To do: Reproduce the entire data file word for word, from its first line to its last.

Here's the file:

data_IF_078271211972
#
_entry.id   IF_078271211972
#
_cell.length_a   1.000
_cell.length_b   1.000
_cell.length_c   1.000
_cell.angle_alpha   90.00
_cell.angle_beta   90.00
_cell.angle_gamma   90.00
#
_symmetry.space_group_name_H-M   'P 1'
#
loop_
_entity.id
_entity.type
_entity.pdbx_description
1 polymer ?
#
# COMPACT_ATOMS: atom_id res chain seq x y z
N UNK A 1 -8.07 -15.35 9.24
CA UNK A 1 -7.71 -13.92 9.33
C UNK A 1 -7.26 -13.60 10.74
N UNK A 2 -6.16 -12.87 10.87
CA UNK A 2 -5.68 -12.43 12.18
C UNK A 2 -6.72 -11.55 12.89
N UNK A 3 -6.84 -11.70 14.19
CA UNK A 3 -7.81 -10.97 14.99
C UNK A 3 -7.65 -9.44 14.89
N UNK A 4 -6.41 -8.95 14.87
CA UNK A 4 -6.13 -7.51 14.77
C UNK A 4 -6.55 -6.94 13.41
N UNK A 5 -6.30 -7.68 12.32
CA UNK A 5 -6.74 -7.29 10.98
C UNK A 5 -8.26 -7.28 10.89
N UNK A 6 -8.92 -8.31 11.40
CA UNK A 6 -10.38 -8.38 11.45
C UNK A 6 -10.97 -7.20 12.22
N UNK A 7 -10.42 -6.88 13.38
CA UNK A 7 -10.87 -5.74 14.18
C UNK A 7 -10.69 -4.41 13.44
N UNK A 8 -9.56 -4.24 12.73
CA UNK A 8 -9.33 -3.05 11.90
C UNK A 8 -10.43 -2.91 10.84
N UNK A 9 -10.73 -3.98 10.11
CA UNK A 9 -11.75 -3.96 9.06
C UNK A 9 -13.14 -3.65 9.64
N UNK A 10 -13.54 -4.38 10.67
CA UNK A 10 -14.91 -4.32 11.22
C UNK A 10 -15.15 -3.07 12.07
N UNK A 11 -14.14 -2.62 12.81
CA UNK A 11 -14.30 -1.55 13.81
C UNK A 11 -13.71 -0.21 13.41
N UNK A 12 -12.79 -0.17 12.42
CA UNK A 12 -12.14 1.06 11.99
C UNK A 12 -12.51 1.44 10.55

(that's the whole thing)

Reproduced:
data_IF_078271211972
#
_entry.id   IF_078271211972
#
_cell.length_a   1.000
_cell.length_b   1.000
_cell.length_c   1.000
_cell.angle_alpha   90.00
_cell.angle_beta   90.00
_cell.angle_gamma   90.00
#
_symmetry.space_group_name_H-M   'P 1'
#
loop_
_entity.id
_entity.type
_entity.pdbx_description
1 polymer ?
#
# COMPACT_ATOMS: atom_id res chain seq x y z
N UNK A 1 -8.07 -15.35 9.24
CA UNK A 1 -7.71 -13.92 9.33
C UNK A 1 -7.26 -13.60 10.74
N UNK A 2 -6.16 -12.87 10.87
CA UNK A 2 -5.68 -12.43 12.18
C UNK A 2 -6.72 -11.55 12.89
N UNK A 3 -6.84 -11.70 14.19
CA UNK A 3 -7.81 -10.97 14.99
C UNK A 3 -7.65 -9.44 14.89
N UNK A 4 -6.41 -8.95 14.87
CA UNK A 4 -6.13 -7.51 14.77
C UNK A 4 -6.55 -6.94 13.41
N UNK A 5 -6.30 -7.68 12.32
CA UNK A 5 -6.74 -7.29 10.98
C UNK A 5 -8.26 -7.28 10.89
N UNK A 6 -8.92 -8.31 11.40
CA UNK A 6 -10.38 -8.38 11.45
C UNK A 6 -10.97 -7.20 12.22
N UNK A 7 -10.42 -6.88 13.38
CA UNK A 7 -10.87 -5.74 14.18
C UNK A 7 -10.69 -4.41 13.44
N UNK A 8 -9.56 -4.24 12.73
CA UNK A 8 -9.33 -3.05 11.90
C UNK A 8 -10.43 -2.91 10.84
N UNK A 9 -10.73 -3.98 10.11
CA UNK A 9 -11.75 -3.96 9.06
C UNK A 9 -13.14 -3.65 9.64
N UNK A 10 -13.54 -4.38 10.67
CA UNK A 10 -14.91 -4.32 11.22
C UNK A 10 -15.15 -3.07 12.07
N UNK A 11 -14.14 -2.62 12.81
CA UNK A 11 -14.30 -1.55 13.81
C UNK A 11 -13.71 -0.21 13.41
N UNK A 12 -12.79 -0.17 12.42
CA UNK A 12 -12.14 1.06 11.99
C UNK A 12 -12.51 1.44 10.55